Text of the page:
I know this is a pretty broad title but I didn't know what to start with.

Anyway, straight to the point. I have a little VPS I run apache and a Minecraft server on. I don't ever turn it off, but should I restart it for some reason, IPTables blocks most of my ports, including port 80. I've tried so many different suggestions on fixing this, but with no luck. Also, since the provider is OVH, the support is... lacking.

So, I've created a workaround, which I'm happy with. I created a simple shell script file to open certain ports I need opened on restart (80 and 25565 for now). The important ones such as 21 and 22 are not affected on restart.

The script looks like this:

iptables -I INPUT -p tcp --dport 80 -j ACCEPT
iptables -I INPUT -p udp --dport 80 -j ACCEPT
iptables -I INPUT -p tcp --dport 25565 -j ACCEPT
iptables -I INPUT -p udp --dport 25565 -j ACCEPT
/sbin/service iptables save

When I manually run it by typing /iptdef.sh, it runs fine, the ports become open and it's all good.

Of course, it's not practical having to remember to run it every time I restart the server, so I added a crontab. The problem is, it doesn't work/run. This is my crontab file:

*/5 * * * * /backup2.sh
*/55 * * * * /backup3.sh
@reboot /iptdef.sh
* * * * *  /iptdef.sh

The first two lines work. They are just simple scripts that make a backup of a folder for me. The second two lines are what's not working.

Is there a chance that perhaps it's not possible to run iptables commands from a cron? It sounds silly, but I can't see any other reason for it not to work. The scripts have the correct permissions.

  • Are the scripts being run as root (basically, are they in root's crontab)? – saiarcot895 Jul 21 '15 at 1:50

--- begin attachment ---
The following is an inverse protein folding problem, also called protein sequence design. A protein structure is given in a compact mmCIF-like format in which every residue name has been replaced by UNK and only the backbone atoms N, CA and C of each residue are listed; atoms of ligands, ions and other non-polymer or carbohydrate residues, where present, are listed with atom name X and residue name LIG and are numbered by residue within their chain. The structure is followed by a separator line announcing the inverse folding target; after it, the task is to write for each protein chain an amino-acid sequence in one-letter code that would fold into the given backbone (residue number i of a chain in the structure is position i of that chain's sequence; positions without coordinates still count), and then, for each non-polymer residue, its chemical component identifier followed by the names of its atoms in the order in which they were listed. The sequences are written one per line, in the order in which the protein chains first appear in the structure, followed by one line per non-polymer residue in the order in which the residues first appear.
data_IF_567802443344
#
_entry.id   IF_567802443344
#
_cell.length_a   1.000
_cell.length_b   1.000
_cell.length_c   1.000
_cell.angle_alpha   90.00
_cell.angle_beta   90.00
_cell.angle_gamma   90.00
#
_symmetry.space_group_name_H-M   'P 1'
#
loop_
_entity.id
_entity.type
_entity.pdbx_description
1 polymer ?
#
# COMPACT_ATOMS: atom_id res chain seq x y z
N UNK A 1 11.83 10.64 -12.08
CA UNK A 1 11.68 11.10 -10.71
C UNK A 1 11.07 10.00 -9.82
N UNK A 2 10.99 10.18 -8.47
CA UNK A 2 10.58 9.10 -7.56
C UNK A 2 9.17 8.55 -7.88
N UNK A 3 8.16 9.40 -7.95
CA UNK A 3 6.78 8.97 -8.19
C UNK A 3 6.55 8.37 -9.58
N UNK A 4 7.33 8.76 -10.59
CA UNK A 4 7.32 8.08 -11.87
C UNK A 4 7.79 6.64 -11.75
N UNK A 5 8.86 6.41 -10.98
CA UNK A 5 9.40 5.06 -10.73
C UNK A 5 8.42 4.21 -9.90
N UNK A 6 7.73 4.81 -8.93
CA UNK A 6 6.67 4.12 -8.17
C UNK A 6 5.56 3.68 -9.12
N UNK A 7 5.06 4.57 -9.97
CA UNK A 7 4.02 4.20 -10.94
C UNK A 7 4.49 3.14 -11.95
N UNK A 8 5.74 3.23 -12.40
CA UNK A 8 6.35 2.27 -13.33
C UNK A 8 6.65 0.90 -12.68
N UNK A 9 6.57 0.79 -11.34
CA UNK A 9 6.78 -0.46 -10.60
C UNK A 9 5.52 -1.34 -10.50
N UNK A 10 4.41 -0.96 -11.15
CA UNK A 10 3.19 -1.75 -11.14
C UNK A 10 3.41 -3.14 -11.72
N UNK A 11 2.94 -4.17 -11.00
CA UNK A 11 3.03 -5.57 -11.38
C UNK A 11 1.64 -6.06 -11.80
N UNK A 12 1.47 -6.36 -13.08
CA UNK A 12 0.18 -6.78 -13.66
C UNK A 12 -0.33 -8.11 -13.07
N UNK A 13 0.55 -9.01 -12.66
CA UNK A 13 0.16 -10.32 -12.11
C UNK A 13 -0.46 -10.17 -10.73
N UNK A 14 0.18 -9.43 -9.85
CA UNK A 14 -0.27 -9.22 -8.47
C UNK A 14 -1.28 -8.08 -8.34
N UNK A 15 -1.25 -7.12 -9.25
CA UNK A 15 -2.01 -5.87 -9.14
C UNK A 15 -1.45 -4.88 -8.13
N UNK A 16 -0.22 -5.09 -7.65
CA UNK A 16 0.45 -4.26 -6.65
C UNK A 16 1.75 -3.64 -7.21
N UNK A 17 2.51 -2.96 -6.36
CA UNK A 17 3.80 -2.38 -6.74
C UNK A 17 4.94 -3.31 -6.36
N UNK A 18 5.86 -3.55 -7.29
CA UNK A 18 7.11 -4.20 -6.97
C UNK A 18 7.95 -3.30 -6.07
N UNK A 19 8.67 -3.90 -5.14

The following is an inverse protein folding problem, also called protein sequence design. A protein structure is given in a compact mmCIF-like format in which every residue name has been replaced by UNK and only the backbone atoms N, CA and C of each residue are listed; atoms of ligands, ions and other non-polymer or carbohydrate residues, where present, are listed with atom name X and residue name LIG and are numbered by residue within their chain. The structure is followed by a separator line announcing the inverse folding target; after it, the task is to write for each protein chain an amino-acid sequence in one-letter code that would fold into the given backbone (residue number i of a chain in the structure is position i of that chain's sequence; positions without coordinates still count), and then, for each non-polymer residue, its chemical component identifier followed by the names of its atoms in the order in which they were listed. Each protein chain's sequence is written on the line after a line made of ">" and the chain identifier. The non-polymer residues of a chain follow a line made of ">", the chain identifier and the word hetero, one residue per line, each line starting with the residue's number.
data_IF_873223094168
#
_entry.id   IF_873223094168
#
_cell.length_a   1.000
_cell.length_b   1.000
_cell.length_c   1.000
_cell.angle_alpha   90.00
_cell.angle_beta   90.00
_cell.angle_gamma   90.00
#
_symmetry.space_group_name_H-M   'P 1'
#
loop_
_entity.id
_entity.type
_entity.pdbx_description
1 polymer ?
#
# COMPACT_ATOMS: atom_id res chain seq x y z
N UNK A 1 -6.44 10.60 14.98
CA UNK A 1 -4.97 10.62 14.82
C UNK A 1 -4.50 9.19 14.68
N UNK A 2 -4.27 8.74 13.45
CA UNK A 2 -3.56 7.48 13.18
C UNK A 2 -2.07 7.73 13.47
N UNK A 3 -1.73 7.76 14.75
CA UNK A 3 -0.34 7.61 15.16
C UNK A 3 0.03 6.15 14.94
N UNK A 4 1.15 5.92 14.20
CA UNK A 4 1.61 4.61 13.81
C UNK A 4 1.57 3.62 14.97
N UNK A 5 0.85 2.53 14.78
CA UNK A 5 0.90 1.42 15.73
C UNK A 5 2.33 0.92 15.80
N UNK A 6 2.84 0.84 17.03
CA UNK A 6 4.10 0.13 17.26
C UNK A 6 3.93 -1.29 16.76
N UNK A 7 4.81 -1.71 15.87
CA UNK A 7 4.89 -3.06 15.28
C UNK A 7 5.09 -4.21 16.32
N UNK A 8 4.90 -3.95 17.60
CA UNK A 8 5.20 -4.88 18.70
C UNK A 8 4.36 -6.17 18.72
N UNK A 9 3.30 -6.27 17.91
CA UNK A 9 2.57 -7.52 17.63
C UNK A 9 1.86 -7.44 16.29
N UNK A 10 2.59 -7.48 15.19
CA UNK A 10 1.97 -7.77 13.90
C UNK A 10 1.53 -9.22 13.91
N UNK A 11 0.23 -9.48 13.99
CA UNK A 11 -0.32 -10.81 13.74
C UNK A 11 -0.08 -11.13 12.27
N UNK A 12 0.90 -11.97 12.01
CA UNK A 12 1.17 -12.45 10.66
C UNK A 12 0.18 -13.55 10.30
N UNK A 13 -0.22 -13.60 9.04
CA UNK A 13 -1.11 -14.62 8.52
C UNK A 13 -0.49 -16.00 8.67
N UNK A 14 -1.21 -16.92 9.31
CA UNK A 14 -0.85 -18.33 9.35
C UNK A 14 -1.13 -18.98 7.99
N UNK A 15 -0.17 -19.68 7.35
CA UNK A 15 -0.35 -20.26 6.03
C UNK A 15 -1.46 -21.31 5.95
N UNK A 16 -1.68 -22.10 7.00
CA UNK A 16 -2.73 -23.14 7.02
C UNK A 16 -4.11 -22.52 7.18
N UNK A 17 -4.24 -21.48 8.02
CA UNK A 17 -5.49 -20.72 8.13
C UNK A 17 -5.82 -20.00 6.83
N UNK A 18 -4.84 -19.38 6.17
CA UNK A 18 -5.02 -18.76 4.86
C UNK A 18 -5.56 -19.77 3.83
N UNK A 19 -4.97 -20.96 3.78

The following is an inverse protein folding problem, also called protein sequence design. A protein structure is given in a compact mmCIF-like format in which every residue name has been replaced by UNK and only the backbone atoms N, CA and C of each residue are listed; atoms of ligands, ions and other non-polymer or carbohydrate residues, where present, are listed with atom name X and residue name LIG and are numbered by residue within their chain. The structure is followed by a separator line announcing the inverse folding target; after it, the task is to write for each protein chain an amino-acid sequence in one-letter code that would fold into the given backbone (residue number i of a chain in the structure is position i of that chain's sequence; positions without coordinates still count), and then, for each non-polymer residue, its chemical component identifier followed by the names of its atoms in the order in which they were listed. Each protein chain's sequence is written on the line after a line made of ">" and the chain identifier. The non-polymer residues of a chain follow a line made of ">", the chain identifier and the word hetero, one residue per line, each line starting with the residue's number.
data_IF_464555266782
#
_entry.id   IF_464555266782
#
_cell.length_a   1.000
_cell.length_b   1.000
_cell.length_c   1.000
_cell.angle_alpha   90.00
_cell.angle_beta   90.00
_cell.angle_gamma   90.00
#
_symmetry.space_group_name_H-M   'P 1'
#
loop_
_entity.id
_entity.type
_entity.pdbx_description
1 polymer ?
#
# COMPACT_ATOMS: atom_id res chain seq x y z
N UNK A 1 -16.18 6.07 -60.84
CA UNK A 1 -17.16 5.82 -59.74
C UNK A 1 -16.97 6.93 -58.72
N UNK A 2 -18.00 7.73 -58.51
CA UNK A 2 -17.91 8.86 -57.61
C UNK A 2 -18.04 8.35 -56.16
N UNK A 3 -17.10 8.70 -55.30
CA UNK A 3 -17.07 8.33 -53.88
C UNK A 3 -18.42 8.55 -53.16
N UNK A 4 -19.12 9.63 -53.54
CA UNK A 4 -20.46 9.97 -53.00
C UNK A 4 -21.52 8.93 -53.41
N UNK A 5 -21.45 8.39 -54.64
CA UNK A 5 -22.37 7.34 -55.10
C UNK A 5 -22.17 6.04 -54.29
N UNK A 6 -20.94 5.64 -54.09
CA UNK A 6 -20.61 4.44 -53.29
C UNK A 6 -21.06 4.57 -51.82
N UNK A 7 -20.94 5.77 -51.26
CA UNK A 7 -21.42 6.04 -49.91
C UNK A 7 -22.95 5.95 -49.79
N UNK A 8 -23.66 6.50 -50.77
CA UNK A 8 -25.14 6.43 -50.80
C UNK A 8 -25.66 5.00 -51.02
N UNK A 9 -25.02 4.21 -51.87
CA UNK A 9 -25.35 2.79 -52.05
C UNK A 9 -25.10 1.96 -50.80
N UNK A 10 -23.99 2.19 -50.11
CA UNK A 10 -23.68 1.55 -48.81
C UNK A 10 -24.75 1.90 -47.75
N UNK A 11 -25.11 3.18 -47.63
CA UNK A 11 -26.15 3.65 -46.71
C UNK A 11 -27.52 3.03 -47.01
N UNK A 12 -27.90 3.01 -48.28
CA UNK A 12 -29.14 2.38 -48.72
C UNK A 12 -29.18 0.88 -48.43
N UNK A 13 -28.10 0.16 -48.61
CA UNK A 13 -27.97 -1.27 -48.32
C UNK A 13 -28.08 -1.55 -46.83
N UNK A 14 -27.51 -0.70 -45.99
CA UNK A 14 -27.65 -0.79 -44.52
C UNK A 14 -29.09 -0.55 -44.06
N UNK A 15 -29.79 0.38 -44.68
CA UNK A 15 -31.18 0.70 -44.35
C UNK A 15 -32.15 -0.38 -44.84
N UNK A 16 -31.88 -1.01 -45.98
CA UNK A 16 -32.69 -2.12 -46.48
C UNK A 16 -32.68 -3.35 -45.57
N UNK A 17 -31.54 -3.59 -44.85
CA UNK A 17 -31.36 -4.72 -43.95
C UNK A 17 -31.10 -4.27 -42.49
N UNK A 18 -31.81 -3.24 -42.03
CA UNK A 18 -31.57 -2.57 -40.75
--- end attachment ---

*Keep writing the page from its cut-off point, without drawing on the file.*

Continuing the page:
• Yes, it is. I even tried giving the script public execution permissions, just in case, but nope, still the same old nothingness. – Byonex Jul 21 '15 at 1:55
  • WAIT A SECOND I THINK I FOUND THE PROBLEM – Byonex Jul 21 '15 at 1:58
  • Or not - I just realised I missed off the all important #!/bin/bash line at the top of the iptdef.sh file, so I added it, yet still no luck. Give up time soon. – Byonex Jul 21 '15 at 2:03
up vote 6 down vote accepted

It's because cron forcibly sets PATH to /usr/bin:/bin. You need to invoke iptables as /sbin/iptables or add PATH=/usr/sbin:/sbin:/usr/bin:/bin in your script or crontab. See crontab(5) for details.

  • 1
    I added PATH=/usr/sbin:/sbin:/usr/bin:/bin to top of the script file and it works perfectly! You, sir, are a gentleman and a scholar and a breeder of fine horses! – Byonex Jul 21 '15 at 2:32

This looks like it is covered well here: crontab's @reboot only works for root? basically the answer depends heavily on what you use for Cron and your Linux distribution.

  • The issue isn't just that. As you can see, it's also supposed to run every minute too (although it's also running as root anyway) – Byonex Jul 21 '15 at 2:02

I had to add this to /etc/hosts so that mail to anyone at my server's own FQDN would be resolved:

127.0.0.1 mydomain.com.

Notice the dot at the end. In my case, I'm sending email essentially to root@localhost with MAILTO=root which gets translated to root@mydomain.com.

Here's some more detail on this answer.

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